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Pressure is part of my life: Fandi

The Straits Times by DAVID LEE

He burst into prominence at the age of 16 and, 40 years on, Fandi Ahmad is still carrying the expectations of the nation.

This time, as national team head coach and Football Association of Singapore (FAS) head coach of youth - the two hottest seats in local sport.

His Lions will play Mauritius on Friday and Fiji on Tuesday at Bishan Stadium in preparation for the AFF Suzuki Cup, the Asean Football Federation tournament that starts in November.

They are without a competitive win in almost three years and have drawn the Cup's so-called "Group of Death" that includes Thailand, Indonesia and the Philippines.

Ahead of his first match as national head coach, Fandi, 56, insisted that he had no regrets, saying: "This is the toughest job anybody can get into. For me, it is another challenge. We may win, lose, or draw, but this is how I must give back to my country."

With his trademark boyish smile, he added: "Football and pressure have been part of my life. This is part and parcel of the game. I enjoy it. I use positive thinking, so it doesn't affect me.

"You live only once, so you have to do everything you can. The challenge is there, and for me, life without a challenge has no meaning."

Former national coach Barry Whitbread, who ended Fandi's international career in 1997 to bring in new faces who helped win the 1998 Tiger Cup and is in town for that squad's reunion, lauded his former player's courage and mental strength.

The 69-year-old, whom Fandi credits as the man who pointed him towards coaching, said: "Fandi loves football and has that knowledge that comes from playing for Groningen in Holland.

IT'S ALL IN THE HEAD

With lots of discipline, tactical work, determination and motivation, we can win matches because football is not only about the skill, it is also about the will. This is why I think we can do it.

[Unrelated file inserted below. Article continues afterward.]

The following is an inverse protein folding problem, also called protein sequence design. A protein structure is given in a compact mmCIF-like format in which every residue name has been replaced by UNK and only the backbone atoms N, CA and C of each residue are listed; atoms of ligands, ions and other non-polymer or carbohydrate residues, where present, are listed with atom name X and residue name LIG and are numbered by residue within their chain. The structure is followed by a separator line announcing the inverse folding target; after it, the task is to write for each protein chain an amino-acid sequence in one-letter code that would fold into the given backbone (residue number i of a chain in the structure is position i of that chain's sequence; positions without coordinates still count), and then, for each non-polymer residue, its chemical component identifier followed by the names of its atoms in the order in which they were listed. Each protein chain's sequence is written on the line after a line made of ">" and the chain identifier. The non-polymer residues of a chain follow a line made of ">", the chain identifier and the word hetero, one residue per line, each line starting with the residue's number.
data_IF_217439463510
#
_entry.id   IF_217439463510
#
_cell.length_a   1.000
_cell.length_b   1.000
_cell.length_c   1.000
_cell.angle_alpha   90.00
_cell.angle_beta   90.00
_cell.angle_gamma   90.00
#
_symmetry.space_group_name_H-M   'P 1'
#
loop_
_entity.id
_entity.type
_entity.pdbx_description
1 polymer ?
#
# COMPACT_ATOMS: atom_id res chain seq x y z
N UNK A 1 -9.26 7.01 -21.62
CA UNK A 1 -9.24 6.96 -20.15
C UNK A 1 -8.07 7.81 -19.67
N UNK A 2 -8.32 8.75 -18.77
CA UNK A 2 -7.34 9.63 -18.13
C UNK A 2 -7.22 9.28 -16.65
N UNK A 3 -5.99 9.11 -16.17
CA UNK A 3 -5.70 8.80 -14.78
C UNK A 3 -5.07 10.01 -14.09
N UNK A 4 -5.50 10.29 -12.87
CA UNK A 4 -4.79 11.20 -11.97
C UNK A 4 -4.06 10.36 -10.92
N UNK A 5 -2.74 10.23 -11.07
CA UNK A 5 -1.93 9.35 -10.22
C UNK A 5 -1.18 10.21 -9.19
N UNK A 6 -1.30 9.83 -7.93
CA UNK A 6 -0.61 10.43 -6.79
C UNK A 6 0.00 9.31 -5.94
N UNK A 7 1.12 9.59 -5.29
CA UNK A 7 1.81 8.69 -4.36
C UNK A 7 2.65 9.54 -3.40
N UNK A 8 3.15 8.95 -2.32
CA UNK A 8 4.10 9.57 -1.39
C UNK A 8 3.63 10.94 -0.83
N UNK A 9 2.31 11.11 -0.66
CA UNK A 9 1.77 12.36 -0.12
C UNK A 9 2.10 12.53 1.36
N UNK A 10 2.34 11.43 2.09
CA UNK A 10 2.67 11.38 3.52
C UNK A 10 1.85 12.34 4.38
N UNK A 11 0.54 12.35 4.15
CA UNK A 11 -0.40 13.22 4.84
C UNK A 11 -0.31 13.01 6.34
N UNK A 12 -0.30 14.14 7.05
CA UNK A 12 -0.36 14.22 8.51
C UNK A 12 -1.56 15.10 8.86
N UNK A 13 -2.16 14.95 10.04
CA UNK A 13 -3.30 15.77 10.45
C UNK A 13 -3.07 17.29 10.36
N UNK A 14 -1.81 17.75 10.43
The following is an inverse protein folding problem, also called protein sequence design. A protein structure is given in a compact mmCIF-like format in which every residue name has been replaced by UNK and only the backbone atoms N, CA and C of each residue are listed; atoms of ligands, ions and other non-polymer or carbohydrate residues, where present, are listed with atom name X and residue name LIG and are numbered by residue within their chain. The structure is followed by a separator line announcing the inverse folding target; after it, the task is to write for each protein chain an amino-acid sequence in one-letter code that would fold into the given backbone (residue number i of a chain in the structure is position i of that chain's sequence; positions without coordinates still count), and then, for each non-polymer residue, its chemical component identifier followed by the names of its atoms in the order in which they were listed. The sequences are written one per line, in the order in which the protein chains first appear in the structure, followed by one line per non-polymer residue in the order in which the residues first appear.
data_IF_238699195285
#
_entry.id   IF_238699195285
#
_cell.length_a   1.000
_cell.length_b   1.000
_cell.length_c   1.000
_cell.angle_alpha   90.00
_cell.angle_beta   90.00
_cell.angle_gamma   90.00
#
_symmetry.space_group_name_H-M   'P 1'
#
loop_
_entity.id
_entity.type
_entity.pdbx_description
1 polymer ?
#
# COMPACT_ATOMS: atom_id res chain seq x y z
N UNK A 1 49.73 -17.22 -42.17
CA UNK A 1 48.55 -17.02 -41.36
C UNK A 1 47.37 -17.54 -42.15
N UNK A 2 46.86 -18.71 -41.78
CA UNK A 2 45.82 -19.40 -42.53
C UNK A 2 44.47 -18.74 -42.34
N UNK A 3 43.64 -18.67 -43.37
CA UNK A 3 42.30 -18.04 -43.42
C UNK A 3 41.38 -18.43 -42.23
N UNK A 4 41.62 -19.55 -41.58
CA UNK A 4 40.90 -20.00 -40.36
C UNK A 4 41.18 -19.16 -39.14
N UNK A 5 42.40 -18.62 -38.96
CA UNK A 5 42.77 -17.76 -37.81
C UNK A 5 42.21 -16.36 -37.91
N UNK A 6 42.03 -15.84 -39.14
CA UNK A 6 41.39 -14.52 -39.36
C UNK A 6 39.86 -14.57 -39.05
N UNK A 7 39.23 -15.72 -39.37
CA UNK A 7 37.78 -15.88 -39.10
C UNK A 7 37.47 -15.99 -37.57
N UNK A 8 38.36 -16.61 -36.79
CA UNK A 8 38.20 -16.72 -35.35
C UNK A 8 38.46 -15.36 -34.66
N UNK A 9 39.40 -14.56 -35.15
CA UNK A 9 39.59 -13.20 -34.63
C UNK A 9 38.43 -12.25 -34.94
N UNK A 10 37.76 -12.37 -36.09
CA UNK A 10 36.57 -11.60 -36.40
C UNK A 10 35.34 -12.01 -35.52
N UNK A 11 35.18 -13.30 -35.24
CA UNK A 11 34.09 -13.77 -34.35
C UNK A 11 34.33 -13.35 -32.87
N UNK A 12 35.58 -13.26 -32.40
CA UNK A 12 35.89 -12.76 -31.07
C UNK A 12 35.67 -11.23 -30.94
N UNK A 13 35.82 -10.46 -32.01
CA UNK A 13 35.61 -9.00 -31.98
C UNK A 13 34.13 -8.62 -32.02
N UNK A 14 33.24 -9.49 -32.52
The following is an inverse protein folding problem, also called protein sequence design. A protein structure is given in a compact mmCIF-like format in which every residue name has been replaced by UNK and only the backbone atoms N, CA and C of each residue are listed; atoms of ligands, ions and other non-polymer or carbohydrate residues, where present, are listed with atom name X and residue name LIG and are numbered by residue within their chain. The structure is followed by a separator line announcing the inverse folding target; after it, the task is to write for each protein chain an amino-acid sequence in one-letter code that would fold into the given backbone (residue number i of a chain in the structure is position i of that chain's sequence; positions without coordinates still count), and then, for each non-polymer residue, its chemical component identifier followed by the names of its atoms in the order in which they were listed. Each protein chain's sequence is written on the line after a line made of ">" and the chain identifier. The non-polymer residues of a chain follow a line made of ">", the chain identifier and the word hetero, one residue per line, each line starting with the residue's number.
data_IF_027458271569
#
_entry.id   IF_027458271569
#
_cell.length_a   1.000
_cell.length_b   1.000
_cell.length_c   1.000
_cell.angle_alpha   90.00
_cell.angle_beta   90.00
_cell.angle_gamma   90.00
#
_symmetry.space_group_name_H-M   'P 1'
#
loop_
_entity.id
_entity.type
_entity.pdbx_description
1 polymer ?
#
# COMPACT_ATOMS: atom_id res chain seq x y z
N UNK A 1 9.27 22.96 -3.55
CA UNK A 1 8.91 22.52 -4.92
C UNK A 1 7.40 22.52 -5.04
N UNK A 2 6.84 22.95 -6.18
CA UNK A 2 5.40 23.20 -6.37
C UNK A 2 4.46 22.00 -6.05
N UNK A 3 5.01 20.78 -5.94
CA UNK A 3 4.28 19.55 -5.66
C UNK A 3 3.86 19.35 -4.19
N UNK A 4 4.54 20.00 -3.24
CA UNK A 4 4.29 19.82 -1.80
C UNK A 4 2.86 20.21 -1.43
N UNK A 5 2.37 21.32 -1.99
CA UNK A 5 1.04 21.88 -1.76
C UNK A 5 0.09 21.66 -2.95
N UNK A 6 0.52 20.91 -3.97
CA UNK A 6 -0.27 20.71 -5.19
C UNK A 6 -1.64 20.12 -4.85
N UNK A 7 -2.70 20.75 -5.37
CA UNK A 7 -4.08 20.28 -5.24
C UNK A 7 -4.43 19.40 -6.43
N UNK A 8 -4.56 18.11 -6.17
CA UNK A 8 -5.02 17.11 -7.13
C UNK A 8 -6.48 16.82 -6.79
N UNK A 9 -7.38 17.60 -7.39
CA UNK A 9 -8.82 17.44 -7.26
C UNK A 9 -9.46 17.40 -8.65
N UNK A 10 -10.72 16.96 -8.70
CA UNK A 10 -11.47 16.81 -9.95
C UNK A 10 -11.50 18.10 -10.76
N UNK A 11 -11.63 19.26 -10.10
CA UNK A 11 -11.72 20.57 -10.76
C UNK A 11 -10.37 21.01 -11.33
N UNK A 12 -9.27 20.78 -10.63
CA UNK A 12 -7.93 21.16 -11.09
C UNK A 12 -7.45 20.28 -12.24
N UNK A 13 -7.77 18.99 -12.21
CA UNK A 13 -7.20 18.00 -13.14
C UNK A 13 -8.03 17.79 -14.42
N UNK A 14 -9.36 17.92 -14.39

FANDI AHMAD, on how Singapore can win football matches even without talented and skilful players.

  • Fandi's honours roll

  • • Won the Lion City Cup in 1976 and 1977.

    • Earned his first senior cap against Indonesia at the 1979 SEA Games and became Singapore's youngest debutant then at 17 years, three months and 23 days.

    • Scored the winner in the 2-1 Malaysia Cup final victory over Selangor in 1980.

    • Signed a two-year contract with Dutch club FC Groningen in 1983 and scored against Italian giants Inter Milan in the Uefa Cup that year.

    • Won three Malaysia Cups with Kuala Lumpur from 1987 to 1989, helped Pahang lift the league and Malaysia Cup double in 1992, before repeating the feat with Singapore in 1994.

    • Helped Geylang United win the inaugural S-League in 1996, before landing the title and Coach of the Year award with Singapore Armed Forces FC in 2000.

    • Passed the Asian Football Confederation professional diploma coaching course in 2003, appointed national team assistant to Radojko Avramovic the following year, and won the Tiger Cup in that role in 2005.

    • Joined Pelita Jaya on a three-year contract in 2006 and guided them to promotion into the Indonesian Super League the following year.

    • Signed a three-year deal to become Johor FA manager and technical adviser in 2012.

    • Appointed LionsXII coach in 2014 and won the Malaysian FA Cup the next year, became the Football Association of Singapore head coach of youth in 2016, and national team head coach this year.

"Even back then, I saw how he talked to players and counselled them. He has that intensity and commitment and it doesn't make sense for him not to become a coach."

Radojko Avramovic, who led the Lions to triumphs in 2005, 2007 and 2012, also backed his former assistant to do well with the Lions.